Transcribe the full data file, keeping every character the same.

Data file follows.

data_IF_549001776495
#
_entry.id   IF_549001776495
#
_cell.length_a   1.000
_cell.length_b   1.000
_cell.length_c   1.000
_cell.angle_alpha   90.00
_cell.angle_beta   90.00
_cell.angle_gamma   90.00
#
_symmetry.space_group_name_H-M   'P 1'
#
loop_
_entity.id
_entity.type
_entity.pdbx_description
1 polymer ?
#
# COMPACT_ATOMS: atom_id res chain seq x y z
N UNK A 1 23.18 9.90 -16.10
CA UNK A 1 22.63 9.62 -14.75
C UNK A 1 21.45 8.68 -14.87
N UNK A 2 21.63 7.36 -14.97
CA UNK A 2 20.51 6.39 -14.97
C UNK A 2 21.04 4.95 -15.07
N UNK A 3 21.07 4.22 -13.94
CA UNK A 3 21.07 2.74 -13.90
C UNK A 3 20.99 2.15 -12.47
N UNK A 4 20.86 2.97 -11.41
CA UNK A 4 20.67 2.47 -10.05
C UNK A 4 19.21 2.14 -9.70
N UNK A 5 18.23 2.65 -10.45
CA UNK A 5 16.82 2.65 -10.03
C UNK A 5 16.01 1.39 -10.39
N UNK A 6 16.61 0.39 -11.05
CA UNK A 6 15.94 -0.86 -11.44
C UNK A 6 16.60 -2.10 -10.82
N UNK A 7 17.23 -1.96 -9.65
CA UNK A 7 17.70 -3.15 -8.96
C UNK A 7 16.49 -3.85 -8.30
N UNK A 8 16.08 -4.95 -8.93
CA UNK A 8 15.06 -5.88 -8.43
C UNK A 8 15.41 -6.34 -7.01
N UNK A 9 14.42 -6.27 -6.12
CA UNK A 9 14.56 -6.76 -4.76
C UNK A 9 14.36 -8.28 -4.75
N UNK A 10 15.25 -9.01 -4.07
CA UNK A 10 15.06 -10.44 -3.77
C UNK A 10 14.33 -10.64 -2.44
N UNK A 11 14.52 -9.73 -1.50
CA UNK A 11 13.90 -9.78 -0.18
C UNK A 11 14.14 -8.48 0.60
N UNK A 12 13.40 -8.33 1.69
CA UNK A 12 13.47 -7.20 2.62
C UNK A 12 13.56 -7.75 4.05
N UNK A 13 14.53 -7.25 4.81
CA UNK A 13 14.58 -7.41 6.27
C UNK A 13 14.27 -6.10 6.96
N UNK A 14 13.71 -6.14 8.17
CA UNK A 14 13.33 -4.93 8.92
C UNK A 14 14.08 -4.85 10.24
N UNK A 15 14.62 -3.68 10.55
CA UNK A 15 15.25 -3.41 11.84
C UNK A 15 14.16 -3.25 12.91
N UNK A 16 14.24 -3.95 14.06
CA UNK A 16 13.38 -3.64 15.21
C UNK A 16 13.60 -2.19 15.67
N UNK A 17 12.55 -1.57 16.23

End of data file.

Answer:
data_IF_549001776495
#
_entry.id   IF_549001776495
#
_cell.length_a   1.000
_cell.length_b   1.000
_cell.length_c   1.000
_cell.angle_alpha   90.00
_cell.angle_beta   90.00
_cell.angle_gamma   90.00
#
_symmetry.space_group_name_H-M   'P 1'
#
loop_
_entity.id
_entity.type
_entity.pdbx_description
1 polymer ?
#
# COMPACT_ATOMS: atom_id res chain seq x y z
N UNK A 1 23.18 9.90 -16.10
CA UNK A 1 22.63 9.62 -14.75
C UNK A 1 21.45 8.68 -14.87
N UNK A 2 21.63 7.36 -14.97
CA UNK A 2 20.51 6.39 -14.97
C UNK A 2 21.04 4.95 -15.07
N UNK A 3 21.07 4.22 -13.94
CA UNK A 3 21.07 2.74 -13.90
C UNK A 3 20.99 2.15 -12.47
N UNK A 4 20.86 2.97 -11.41
CA UNK A 4 20.67 2.47 -10.05
C UNK A 4 19.21 2.14 -9.70
N UNK A 5 18.23 2.65 -10.45
CA UNK A 5 16.82 2.65 -10.03
C UNK A 5 16.01 1.39 -10.39
N UNK A 6 16.61 0.39 -11.05
CA UNK A 6 15.94 -0.86 -11.44
C UNK A 6 16.60 -2.10 -10.82
N UNK A 7 17.23 -1.96 -9.65
CA UNK A 7 17.70 -3.15 -8.96
C UNK A 7 16.49 -3.85 -8.30
N UNK A 8 16.08 -4.95 -8.93
CA UNK A 8 15.06 -5.88 -8.43
C UNK A 8 15.41 -6.34 -7.01
N UNK A 9 14.42 -6.27 -6.12
CA UNK A 9 14.56 -6.76 -4.76
C UNK A 9 14.36 -8.28 -4.75
N UNK A 10 15.25 -9.01 -4.07
CA UNK A 10 15.06 -10.44 -3.77
C UNK A 10 14.33 -10.64 -2.44
N UNK A 11 14.52 -9.73 -1.50
CA UNK A 11 13.90 -9.78 -0.18
C UNK A 11 14.14 -8.48 0.60
N UNK A 12 13.40 -8.33 1.69
CA UNK A 12 13.47 -7.20 2.62
C UNK A 12 13.56 -7.75 4.05
N UNK A 13 14.53 -7.25 4.81
CA UNK A 13 14.58 -7.41 6.27
C UNK A 13 14.27 -6.10 6.96
N UNK A 14 13.71 -6.14 8.17
CA UNK A 14 13.33 -4.93 8.92
C UNK A 14 14.08 -4.85 10.24
N UNK A 15 14.62 -3.68 10.55
CA UNK A 15 15.25 -3.41 11.84
C UNK A 15 14.16 -3.25 12.91
N UNK A 16 14.24 -3.95 14.06
CA UNK A 16 13.38 -3.64 15.21
C UNK A 16 13.60 -2.19 15.67
N UNK A 17 12.55 -1.57 16.23